2021: #77 – Winter Counts (David Heska Wanbli Weiden)

2021: #77 – Winter Counts (David Heska Wanbli Weiden)Winter Counts by David Heska Wanbli Weiden
Published by Ecco on August 25, 2020
Genres: crime, suspense thriller
Pages: 336

A groundbreaking thriller about a vigilante on a Native American reservation who embarks on a dangerous mission to track down the source of a heroin influx. 
Virgil Wounded Horse is the local enforcer on the Rosebud Indian Reservation in South Dakota.  When justice is denied by the American legal system or the tribal council, Virgil is hired to deliver his own punishment, the kind that’s hard to forget. But when heroin makes its way into the reservation and finds Virgil’s nephew, his vigilantism suddenly becomes personal. He enlists the help of his ex-girlfriend and sets out to learn where the drugs are coming from, and how to make them stop.
They follow a lead to Denver and find that drug cartels are rapidly expanding and forming new and terrifying alliances. And back on the reservation, a new tribal council initiative raises uncomfortable questions about money and power. As Virgil starts to link the pieces together, he must face his own demons and reclaim his Native identity. He realizes that being a Native American in the twenty-first century comes at an incredible cost.

Virgil is a guy who gets by by doing odd jobs for people, usually involving violence. His latest job, which he takes reluctantly due to it coming from his ex-girlfriend’s father (a tribal leader), is to track down the guy who is bringing drugs onto the Reservation and “convince” him to stop. But when his nephew, who is under his care, unexpectedly overdoses on heroin, this mission becomes much more personal than Virgil expected.

I really enjoyed this debut novel and the peek it gives into life on a Reservation. Weiden expertly weaves issues that Native Americans face into this story of violence and revenge but also gives us beautiful portrayals of the Lakota culture.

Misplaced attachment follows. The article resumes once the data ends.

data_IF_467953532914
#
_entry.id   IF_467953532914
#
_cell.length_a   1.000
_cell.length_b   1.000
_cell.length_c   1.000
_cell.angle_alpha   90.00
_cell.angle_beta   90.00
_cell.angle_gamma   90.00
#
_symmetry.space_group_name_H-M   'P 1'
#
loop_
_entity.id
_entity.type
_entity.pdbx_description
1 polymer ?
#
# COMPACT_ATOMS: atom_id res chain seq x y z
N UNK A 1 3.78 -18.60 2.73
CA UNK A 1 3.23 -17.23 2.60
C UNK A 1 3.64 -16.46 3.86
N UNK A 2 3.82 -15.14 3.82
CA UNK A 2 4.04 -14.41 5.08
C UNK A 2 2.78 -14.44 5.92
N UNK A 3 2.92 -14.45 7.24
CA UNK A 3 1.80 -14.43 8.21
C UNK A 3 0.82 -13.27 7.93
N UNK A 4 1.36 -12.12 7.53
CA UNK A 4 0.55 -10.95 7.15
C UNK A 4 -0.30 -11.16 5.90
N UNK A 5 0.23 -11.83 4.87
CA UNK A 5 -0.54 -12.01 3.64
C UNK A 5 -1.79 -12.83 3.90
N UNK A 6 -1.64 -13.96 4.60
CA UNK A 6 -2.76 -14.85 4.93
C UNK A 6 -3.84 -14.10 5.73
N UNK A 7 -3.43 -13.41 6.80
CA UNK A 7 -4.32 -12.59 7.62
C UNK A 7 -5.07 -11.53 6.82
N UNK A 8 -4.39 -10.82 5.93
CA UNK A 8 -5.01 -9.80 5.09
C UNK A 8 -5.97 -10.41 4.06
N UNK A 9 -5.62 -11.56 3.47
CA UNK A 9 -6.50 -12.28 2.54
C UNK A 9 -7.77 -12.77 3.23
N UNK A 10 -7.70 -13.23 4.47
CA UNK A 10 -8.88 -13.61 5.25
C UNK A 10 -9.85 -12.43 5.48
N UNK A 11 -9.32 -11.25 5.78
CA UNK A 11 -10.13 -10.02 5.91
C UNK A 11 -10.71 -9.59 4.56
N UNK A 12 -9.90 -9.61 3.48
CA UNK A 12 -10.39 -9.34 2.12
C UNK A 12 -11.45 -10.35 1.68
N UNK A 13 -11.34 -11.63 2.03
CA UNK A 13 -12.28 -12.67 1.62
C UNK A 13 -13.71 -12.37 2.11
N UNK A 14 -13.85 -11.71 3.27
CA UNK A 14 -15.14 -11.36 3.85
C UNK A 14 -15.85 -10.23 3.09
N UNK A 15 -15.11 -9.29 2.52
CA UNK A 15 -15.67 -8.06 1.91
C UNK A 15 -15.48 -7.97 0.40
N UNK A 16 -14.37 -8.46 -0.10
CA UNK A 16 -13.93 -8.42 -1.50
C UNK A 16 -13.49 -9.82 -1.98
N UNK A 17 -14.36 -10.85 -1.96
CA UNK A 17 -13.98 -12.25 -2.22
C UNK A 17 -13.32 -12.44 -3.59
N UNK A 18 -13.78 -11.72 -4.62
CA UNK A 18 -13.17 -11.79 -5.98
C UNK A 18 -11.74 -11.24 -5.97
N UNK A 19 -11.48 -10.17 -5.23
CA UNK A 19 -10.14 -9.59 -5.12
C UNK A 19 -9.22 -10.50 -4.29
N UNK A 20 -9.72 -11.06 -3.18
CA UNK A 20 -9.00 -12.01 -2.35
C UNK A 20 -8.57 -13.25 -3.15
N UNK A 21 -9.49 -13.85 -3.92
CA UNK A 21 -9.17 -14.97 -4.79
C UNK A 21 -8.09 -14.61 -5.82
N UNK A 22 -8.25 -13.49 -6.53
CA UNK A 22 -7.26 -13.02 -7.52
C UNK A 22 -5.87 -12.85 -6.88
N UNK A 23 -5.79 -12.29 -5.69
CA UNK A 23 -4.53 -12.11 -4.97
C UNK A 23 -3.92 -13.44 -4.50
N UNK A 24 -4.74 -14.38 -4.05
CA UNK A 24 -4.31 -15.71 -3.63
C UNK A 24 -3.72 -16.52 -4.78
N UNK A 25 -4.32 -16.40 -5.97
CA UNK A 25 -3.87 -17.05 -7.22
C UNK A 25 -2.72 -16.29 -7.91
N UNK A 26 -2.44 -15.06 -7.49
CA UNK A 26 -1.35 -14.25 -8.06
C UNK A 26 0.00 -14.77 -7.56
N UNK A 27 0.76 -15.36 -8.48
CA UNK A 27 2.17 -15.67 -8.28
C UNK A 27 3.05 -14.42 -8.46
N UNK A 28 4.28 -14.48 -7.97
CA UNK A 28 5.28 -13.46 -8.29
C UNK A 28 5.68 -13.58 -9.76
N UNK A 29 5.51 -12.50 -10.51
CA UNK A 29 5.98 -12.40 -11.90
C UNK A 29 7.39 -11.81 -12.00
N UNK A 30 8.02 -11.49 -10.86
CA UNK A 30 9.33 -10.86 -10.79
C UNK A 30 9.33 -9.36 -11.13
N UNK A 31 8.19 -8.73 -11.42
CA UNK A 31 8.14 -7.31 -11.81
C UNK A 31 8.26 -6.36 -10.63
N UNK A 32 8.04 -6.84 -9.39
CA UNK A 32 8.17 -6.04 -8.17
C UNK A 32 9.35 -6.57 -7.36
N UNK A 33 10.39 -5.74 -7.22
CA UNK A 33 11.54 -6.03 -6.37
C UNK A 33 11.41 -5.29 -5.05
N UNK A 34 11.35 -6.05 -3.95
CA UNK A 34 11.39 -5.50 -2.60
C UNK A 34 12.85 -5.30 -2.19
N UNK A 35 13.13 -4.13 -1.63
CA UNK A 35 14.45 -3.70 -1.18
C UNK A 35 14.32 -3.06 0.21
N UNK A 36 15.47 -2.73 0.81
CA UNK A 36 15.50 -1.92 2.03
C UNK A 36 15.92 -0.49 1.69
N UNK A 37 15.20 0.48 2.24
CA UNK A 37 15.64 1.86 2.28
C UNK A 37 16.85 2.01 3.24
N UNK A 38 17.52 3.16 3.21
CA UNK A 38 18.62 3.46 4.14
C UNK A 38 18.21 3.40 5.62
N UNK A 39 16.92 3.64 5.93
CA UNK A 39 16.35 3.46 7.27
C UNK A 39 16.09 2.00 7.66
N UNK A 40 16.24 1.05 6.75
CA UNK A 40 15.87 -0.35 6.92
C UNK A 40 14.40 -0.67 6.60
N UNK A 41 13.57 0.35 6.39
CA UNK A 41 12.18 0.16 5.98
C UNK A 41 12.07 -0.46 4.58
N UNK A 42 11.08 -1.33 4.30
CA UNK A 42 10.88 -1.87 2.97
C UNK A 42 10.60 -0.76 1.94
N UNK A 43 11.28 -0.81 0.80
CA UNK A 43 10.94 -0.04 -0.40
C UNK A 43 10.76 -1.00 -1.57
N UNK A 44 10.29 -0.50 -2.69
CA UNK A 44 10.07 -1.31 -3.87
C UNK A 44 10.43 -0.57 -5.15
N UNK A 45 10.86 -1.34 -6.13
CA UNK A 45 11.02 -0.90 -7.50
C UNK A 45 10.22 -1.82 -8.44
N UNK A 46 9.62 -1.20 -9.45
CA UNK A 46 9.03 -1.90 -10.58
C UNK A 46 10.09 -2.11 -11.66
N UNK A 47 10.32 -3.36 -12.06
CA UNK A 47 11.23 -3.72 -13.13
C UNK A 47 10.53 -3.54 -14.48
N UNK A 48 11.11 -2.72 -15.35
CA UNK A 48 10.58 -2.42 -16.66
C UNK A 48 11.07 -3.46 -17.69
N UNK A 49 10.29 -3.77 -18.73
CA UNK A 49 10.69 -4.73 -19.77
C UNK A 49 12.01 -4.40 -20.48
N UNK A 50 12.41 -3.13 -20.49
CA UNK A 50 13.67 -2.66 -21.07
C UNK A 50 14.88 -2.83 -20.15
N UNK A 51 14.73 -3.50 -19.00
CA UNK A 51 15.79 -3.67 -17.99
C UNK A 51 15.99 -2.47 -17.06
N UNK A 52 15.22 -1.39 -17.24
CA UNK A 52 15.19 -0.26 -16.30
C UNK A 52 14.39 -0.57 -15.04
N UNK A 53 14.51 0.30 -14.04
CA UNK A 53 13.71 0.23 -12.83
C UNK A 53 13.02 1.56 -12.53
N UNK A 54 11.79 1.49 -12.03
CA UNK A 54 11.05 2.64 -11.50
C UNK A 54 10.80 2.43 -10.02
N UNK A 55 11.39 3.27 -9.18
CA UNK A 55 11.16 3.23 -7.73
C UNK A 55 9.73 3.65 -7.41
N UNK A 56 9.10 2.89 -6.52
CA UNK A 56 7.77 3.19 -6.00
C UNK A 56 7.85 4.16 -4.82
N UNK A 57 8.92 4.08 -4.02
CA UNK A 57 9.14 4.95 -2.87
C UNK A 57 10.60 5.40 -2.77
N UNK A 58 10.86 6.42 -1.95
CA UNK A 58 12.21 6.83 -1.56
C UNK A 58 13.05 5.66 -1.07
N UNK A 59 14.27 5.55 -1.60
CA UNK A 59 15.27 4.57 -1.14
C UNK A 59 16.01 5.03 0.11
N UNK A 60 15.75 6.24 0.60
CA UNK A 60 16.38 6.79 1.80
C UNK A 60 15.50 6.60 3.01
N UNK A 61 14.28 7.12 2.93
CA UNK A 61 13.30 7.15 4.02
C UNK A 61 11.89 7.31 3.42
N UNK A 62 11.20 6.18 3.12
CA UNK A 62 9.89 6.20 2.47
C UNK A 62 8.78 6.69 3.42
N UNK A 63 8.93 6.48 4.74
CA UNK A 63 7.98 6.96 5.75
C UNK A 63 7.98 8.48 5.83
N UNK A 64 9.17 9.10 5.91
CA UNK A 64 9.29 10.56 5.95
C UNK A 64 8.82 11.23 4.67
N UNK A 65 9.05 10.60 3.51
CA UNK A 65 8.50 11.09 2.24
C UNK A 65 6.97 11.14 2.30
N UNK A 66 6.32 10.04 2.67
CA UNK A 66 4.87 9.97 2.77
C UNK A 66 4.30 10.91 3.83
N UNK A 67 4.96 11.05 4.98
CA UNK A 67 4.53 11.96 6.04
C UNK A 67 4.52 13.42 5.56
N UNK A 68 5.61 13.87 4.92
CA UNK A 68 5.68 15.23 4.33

Back in the time before Columbus, there were only Indians here, no skyscrapers, no automobiles, no streets. Of course, we didn’t use the words Indian or Native American then; we were just people. We didn’t know we were supposedly drunks or lazy or savages. I wondered what it was like to live without that weight on your shoulders, the weight of the murdered ancestors, the stolen land, the abused children, the burden every Native person carries.

This book is well worth the time.

I read this for the following reading challenges:

Other reviews:

  • “This is a medium paced read that is marketed as a thriller however, I didn’t really see it as such. This reads more like Crime Fiction that covers a lot of the real life issues plaguing Native American reservations. It’s a dark and heavy read with tons of content warnings that I’ll try to cover down below. I found myself unable to walk away from this story for too long and ended up finishing it in just about one sitting.”Lair of Books
  • “With beautiful, visually descriptive prose, action filled scenes, strong emotional undertones and a truly thought provoking narrative, this is most definitely recommended. a truly stunning read.”Jen Med’s Book Reviews
  • “Why should you read this book? If you enjoy energy driven and thrilling novels about Native American vigilantes out for revenge and self-discovery, this is the book for you.”Elizabeth Reads Books

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